(Bloomberg) — Argentina’s central bank raised interest rates for the fourth time this year after inflation data published earlier in the day showed prices increasing at the fastest monthly pace in 20 years.
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The monetary authority increased its benchmark Leliq rate by 250 basis points to 47%, according to a statement distributed Wednesday evening. The rate hike also boosts the effective annual rate, which accounts for compounded interest, to 58.7%, putting it above current annual inflation of 55.1%.
Read More: Argentina Inflation Surged to 20-Year High In March (1)
Central bank officials raised rates after the statistics agency published data showing prices rose 6.7% in March, the fastest monthly pace since 2002.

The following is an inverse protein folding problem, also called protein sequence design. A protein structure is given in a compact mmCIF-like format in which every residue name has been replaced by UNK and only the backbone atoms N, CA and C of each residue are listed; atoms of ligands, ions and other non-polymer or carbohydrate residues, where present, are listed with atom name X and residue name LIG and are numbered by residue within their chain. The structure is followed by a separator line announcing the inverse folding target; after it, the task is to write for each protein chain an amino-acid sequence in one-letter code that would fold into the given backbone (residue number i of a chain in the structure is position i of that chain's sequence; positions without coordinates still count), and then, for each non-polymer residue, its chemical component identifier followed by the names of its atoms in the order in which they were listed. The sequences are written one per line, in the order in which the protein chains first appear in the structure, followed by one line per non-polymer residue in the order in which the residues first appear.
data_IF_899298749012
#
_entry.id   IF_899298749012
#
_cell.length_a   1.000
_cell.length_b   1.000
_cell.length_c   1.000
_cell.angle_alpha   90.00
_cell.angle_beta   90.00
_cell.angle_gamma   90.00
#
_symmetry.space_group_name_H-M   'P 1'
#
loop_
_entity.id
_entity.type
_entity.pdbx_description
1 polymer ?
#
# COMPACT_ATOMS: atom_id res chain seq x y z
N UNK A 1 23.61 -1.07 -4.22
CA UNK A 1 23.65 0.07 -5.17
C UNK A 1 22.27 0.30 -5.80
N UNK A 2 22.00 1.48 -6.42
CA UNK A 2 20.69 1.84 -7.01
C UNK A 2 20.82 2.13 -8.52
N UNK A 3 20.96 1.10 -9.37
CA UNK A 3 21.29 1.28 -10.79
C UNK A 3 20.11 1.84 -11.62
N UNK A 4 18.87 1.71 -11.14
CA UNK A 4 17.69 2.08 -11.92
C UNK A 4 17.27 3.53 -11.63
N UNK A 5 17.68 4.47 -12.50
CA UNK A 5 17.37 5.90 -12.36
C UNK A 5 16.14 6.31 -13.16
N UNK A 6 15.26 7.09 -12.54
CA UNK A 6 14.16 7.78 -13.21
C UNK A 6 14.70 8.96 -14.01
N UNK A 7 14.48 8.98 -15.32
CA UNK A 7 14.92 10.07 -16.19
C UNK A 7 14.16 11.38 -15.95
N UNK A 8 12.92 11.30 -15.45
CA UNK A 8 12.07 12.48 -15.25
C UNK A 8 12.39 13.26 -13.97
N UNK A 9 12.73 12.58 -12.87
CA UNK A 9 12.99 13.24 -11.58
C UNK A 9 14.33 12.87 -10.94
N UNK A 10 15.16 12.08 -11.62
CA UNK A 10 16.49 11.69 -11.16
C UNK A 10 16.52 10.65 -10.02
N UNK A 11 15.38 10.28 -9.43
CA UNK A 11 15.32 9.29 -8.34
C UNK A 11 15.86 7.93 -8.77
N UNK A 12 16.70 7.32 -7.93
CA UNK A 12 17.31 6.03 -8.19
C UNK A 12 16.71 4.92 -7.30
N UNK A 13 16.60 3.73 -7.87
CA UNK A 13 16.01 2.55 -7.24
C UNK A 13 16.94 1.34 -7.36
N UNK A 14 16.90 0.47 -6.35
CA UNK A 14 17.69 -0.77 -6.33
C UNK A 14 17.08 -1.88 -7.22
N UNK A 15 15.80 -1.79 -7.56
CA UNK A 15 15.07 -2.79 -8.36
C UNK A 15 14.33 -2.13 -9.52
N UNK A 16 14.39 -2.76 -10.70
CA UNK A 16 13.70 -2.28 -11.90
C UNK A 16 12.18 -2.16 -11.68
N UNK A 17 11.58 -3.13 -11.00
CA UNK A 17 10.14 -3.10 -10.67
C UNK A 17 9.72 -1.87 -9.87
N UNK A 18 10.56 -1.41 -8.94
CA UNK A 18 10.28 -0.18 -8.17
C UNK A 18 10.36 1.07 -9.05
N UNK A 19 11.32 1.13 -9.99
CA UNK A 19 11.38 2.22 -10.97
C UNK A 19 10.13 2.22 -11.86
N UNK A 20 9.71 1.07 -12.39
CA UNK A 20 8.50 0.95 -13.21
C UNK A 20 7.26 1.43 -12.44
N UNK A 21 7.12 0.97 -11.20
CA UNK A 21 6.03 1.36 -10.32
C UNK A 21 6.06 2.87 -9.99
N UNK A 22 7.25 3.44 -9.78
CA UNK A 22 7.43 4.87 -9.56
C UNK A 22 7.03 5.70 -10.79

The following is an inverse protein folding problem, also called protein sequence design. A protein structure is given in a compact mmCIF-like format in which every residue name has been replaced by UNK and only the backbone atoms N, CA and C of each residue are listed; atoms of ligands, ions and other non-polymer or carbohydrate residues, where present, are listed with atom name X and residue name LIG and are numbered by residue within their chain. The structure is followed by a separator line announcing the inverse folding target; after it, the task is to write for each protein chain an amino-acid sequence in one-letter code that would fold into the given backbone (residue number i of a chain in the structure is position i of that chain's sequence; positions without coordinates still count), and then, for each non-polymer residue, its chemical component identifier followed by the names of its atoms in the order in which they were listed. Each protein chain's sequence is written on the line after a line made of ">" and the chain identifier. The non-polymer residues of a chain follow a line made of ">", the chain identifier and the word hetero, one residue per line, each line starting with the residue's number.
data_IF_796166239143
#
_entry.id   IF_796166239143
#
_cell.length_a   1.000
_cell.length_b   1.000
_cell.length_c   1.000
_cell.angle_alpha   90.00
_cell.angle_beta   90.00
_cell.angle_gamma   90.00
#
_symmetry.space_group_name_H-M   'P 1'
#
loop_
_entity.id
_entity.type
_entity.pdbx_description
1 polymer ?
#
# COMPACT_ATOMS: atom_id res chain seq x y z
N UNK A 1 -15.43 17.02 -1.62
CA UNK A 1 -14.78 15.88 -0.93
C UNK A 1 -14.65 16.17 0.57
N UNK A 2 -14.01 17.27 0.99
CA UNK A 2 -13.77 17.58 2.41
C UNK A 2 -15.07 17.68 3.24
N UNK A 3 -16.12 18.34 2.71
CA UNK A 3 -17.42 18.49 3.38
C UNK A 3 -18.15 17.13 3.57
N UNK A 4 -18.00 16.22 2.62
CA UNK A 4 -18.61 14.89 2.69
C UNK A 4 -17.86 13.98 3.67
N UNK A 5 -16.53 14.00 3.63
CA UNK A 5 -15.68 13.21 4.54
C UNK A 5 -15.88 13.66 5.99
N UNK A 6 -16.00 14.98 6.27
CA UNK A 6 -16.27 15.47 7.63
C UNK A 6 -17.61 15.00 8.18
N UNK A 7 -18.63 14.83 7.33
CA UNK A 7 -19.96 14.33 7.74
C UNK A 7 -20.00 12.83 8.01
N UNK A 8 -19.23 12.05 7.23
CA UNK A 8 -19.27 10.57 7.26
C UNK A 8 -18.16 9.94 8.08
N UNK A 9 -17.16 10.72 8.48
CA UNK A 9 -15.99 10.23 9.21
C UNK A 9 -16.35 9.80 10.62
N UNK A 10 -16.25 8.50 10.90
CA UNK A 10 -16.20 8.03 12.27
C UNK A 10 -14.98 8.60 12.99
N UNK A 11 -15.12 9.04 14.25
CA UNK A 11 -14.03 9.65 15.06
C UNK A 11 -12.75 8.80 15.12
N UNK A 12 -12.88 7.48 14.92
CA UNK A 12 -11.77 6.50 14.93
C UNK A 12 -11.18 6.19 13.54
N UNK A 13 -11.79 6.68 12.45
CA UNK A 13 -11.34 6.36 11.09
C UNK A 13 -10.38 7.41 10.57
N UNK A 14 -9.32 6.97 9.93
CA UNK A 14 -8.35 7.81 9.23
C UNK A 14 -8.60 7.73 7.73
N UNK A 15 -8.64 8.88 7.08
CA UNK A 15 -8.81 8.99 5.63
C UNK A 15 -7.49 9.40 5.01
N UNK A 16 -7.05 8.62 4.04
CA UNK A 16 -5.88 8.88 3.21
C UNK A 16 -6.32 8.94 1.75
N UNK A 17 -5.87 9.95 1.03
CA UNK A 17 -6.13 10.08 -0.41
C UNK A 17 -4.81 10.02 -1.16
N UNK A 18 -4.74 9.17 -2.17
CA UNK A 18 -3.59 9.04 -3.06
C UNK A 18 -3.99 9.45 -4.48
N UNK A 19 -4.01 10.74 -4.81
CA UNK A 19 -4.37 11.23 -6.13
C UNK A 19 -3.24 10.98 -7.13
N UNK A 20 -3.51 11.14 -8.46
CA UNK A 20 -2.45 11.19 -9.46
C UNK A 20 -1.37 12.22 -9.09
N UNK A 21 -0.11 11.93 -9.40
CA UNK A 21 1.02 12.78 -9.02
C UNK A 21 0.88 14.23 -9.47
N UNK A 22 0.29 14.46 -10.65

The surge of international food and energy prices as a result of Russia’s invasion of Ukraine combined with local factors, such as a fuel price increase and an accelerated pace of devaluation for the official peso, led to the more robust inflation in March.
Argentina is also raising rates to comply with its $44 billion International Monetary Fund agreement, which calls for the government to keep interest rates, measured by the effective annual rate, above inflation.
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